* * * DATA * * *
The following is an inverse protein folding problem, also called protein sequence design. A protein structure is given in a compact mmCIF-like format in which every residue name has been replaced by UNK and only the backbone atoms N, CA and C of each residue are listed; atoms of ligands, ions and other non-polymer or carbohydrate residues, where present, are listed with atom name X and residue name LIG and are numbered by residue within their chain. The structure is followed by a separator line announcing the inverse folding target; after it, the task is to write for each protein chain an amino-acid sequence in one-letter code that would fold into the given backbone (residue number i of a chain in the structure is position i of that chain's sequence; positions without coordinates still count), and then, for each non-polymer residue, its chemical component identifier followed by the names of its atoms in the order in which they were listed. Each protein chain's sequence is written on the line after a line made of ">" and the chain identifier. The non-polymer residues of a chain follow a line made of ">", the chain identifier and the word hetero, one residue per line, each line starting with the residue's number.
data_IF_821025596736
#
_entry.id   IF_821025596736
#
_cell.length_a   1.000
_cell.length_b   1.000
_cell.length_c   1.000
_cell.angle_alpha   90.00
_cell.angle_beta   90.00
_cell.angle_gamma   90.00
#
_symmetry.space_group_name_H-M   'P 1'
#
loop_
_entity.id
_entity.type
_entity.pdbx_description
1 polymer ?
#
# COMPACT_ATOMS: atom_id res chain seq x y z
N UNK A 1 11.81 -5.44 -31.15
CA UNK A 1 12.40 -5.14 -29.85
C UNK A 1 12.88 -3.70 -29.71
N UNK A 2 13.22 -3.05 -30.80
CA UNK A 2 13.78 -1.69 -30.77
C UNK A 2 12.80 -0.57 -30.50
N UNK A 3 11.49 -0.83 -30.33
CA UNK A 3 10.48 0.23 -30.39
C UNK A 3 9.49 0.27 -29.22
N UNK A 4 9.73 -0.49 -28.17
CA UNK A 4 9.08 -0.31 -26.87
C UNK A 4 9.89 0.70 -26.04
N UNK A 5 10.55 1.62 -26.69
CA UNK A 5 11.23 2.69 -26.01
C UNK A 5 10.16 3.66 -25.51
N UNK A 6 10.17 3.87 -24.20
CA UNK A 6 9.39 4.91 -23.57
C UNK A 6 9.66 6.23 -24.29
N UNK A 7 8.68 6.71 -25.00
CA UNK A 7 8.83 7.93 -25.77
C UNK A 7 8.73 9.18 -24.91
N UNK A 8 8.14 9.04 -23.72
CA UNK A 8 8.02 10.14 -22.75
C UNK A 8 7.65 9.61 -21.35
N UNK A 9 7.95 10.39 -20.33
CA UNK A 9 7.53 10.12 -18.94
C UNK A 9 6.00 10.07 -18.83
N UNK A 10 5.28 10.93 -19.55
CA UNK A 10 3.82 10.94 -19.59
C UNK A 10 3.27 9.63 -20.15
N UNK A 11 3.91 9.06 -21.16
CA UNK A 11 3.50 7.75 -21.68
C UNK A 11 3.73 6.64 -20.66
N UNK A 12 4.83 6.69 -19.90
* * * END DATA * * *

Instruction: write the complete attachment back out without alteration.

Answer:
The following is an inverse protein folding problem, also called protein sequence design. A protein structure is given in a compact mmCIF-like format in which every residue name has been replaced by UNK and only the backbone atoms N, CA and C of each residue are listed; atoms of ligands, ions and other non-polymer or carbohydrate residues, where present, are listed with atom name X and residue name LIG and are numbered by residue within their chain. The structure is followed by a separator line announcing the inverse folding target; after it, the task is to write for each protein chain an amino-acid sequence in one-letter code that would fold into the given backbone (residue number i of a chain in the structure is position i of that chain's sequence; positions without coordinates still count), and then, for each non-polymer residue, its chemical component identifier followed by the names of its atoms in the order in which they were listed. Each protein chain's sequence is written on the line after a line made of ">" and the chain identifier. The non-polymer residues of a chain follow a line made of ">", the chain identifier and the word hetero, one residue per line, each line starting with the residue's number.
data_IF_821025596736
#
_entry.id   IF_821025596736
#
_cell.length_a   1.000
_cell.length_b   1.000
_cell.length_c   1.000
_cell.angle_alpha   90.00
_cell.angle_beta   90.00
_cell.angle_gamma   90.00
#
_symmetry.space_group_name_H-M   'P 1'
#
loop_
_entity.id
_entity.type
_entity.pdbx_description
1 polymer ?
#
# COMPACT_ATOMS: atom_id res chain seq x y z
N UNK A 1 11.81 -5.44 -31.15
CA UNK A 1 12.40 -5.14 -29.85
C UNK A 1 12.88 -3.70 -29.71
N UNK A 2 13.22 -3.05 -30.80
CA UNK A 2 13.78 -1.69 -30.77
C UNK A 2 12.80 -0.57 -30.50
N UNK A 3 11.49 -0.83 -30.33
CA UNK A 3 10.48 0.23 -30.39
C UNK A 3 9.49 0.27 -29.22
N UNK A 4 9.73 -0.49 -28.17
CA UNK A 4 9.08 -0.31 -26.87
C UNK A 4 9.89 0.70 -26.04
N UNK A 5 10.55 1.62 -26.69
CA UNK A 5 11.23 2.69 -26.01
C UNK A 5 10.16 3.66 -25.51
N UNK A 6 10.17 3.87 -24.20
CA UNK A 6 9.39 4.91 -23.57
C UNK A 6 9.66 6.23 -24.29
N UNK A 7 8.68 6.71 -25.00
CA UNK A 7 8.83 7.93 -25.77
C UNK A 7 8.73 9.18 -24.91
N UNK A 8 8.14 9.04 -23.72
CA UNK A 8 8.02 10.14 -22.75
C UNK A 8 7.65 9.61 -21.35
N UNK A 9 7.95 10.39 -20.33
CA UNK A 9 7.53 10.12 -18.94
C UNK A 9 6.00 10.07 -18.83
N UNK A 10 5.28 10.93 -19.55
CA UNK A 10 3.82 10.94 -19.59
C UNK A 10 3.27 9.63 -20.15
N UNK A 11 3.91 9.06 -21.16
CA UNK A 11 3.50 7.75 -21.68
C UNK A 11 3.73 6.64 -20.66
N UNK A 12 4.83 6.69 -19.90